Thursday's season opener had a bit of everything. Both goalies stood on their heads at times; both goalies let in soft goals at others. Newly-acquired players showed their value, like Detroit's Thomas Vanek when he netted the Red Wings' first two goals. Veterans like Brian Boyle and Valtteri Filppula got on the score sheet too.
The Lightning scored three (THREE!) power-play goals.
There were fights. Multiple fights. The Tampa Bay-Detroit rivalry continues to boil as one of the more underrated in the NHL.
We saw Jonathan Drouin show off his shooting and passing skills.
Brayden Point, making his NHL debut, looked like he's here to stay.
And we got to hear Johnny B. Goode for the go-ahead goal.
Pack your bags Lightning fans, it's going to be a long trip through the regular season.
I, for one, can't wait.
Three Things from an action-packed season opener:
1. EARLY RETURNS FROM REVAMPED POWER PLAY ENCOURAGING
The Lightning's power play was a head scratcher for the majority of the 2015-16 season.
The Bolts had plenty of skilled, offensively-gifted players capable of making the special teams unit a strength.
Instead, they languished, scoring at just a 15.8 percent conversion rate, tied for 26th in the NHL.
Something had to change.
Enter Todd Richards.
The veteran head coach came to Tampa Bay to fill the assistant coach role vacated by Steve Thomas. During training camp, he had his fingerprints all over the power play.
On Thursday, we saw why.
Down 2-0, when the Lightning needed a spark, the power play provided it, Jonathan Drouin sniping a shot from the right dot to cut the deficit to one. Later, Johnson scored four seconds into a third-period power play, redirecting Steven Stamkos' feed past Detroit goaltender Petr Mrazek for the game-winning goal. Alex Killorn added the Bolts' third power-play marker later in the third.
The Lightning scored three power play goals just twice last season (once against Columbus in the regular season on Dec. 26; once against Detroit in Game 4 of a First Round playoff series).
There weren't a ton of adjustments made to the power play during the offseason, but the tweaks and ideas Richards brought to the special teams unit were evident.
"You know I don't think it's that different," Drouin said about the revamped power play. "It's similar in set up, but I think it's just we're bringing more shots to the net, more traffic, and just passing the puck more."
Johnson said anytime you can score six goals in the NHL, it's a big deal.
The power play provided three of those goals.
That's a big deal too.
"We talked about it, and we had to have better execution," Johnson said. "It wasn't acceptable how we did last season, and I thought we did a pretty good job tonight. Hopefully we can keep the momentum, keep learning from our mistakes, and keep getting better."
2. HEALTHY AGAIN
Video: DET@TBL: Killorn redirects PPG on feed from Drouin
Last season, Cedric Paquette labored through a plethora of injuries and scored just six goals a year after netting 12.
Tyler Johnson admitted during training camp that his wrist was injured all last season and never fully healed until July of this summer, explaining why his production was down as well.
With both of those players 100 percent again on Opening Night, their value to the Lightning was on full display once again.
Down 3-1, Paquette threw a puck at the net from a sharp angle and snuck it past Mrazek to start the Bolts comeback.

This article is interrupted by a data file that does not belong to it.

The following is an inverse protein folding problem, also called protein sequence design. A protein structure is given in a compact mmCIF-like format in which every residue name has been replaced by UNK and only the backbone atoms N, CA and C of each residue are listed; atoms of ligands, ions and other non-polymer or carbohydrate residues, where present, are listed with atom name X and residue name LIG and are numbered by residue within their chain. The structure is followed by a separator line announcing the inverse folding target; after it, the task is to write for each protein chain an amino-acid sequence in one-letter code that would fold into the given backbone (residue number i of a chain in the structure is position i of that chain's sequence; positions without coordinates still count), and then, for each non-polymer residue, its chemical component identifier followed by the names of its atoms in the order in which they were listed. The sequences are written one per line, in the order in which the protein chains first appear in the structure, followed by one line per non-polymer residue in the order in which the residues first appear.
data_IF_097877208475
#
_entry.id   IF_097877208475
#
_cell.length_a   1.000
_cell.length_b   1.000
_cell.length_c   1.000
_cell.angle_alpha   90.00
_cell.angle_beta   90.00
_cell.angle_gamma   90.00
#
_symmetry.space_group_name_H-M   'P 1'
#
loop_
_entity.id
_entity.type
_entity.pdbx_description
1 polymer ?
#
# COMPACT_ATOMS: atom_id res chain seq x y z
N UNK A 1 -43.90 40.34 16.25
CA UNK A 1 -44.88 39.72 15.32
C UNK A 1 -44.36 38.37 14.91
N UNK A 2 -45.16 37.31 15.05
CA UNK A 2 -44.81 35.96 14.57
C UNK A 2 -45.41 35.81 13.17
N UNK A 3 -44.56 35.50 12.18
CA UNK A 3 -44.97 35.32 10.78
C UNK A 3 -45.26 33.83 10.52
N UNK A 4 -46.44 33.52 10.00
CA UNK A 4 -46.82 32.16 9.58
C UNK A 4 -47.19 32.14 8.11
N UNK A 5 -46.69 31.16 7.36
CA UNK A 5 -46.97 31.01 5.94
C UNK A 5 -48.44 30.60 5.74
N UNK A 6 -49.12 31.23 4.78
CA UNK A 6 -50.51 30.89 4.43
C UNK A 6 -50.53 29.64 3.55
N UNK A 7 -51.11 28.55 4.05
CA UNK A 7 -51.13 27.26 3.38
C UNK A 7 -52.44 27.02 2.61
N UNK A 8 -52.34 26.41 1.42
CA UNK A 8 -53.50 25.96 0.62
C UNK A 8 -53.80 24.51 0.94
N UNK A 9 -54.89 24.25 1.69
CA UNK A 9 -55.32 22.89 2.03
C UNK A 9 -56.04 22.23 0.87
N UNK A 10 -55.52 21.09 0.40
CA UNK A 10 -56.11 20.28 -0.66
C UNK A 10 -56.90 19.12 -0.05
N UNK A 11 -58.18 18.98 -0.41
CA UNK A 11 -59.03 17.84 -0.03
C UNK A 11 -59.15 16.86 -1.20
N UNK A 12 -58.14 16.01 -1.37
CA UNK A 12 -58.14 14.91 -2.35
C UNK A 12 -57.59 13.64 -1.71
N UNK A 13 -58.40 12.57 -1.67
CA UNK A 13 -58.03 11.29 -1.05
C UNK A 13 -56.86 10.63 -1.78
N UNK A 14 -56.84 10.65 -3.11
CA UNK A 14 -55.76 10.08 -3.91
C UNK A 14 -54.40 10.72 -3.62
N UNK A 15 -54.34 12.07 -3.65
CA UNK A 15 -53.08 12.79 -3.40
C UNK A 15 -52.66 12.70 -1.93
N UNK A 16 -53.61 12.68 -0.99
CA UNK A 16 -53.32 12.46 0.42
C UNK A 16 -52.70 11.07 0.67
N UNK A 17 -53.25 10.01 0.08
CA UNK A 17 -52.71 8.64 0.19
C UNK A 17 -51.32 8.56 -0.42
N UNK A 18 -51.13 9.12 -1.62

Johnson effectively ended it with his power-play tapper that proved to be the game-winner.
"I thought he was contributing, doing things, hitting, just kind of being a little pest out there, and that's kind of his game," Johnson said of Paquette's performance. "Last year was a tough little go, and I was right there with him. So, for him to come out and play as well as he did, that's huge."
It's also huge that Paquette and Johnson are healthy again because it makes the Lightning's already stacked forward group that much more potent.
3. THE SNIPER
Video: DET@TBL: Drouin snipes power-play goal off crossbar
Jonathan Drouin was one of the Lightning's best players in the 2016 postseason, scoring five goals, including four in the Eastern Conference Final, and adding nine assists.
The 21-year-old appears to have picked up where he left off to start the 2016-17 season.
With the Lightning trailing 2-0, Drouin gave the Bolts a much-needed lift, sniping a shot from the right dot that whistled over the glove of Mrazek and kissed the crossbar before resting in the back of the net.
"He's very offensively gifted," Johnson said. "He can make some plays. That shot he had was unbelievable."
Later in the game, with the Lightning looking to close the door on a victory, Drouin engineered the Bolts' third power-play goal, holding the puck along the right wing before spotting Alex Killorn streaking toward the back post and hitting him with a perfectly-placed pass for Killorn to tap into the net.
"That power play unit kind of goes through him," Lightning head coach Jon Cooper said. "He and Kuch can interchange both sides and work it. His vision, you know, the game's slowed down for Jo now. You just look at that pass. He was on the opposite side when he made that pass to Killorn at the end. The kid's got wonderful vision on the ice, and he competed hard. I thought he had a heck of a game tonight. When you got two units you can roll out there and they're both dangerous, it's pretty potent. Sometimes a team just has one big unit and they go to a second unit. I feel, regardless of who we throw out there, it's a pretty dangerous group."
The Lightning power play is suddenly dangerous again.
And Jonathan Drouin is a big reason why.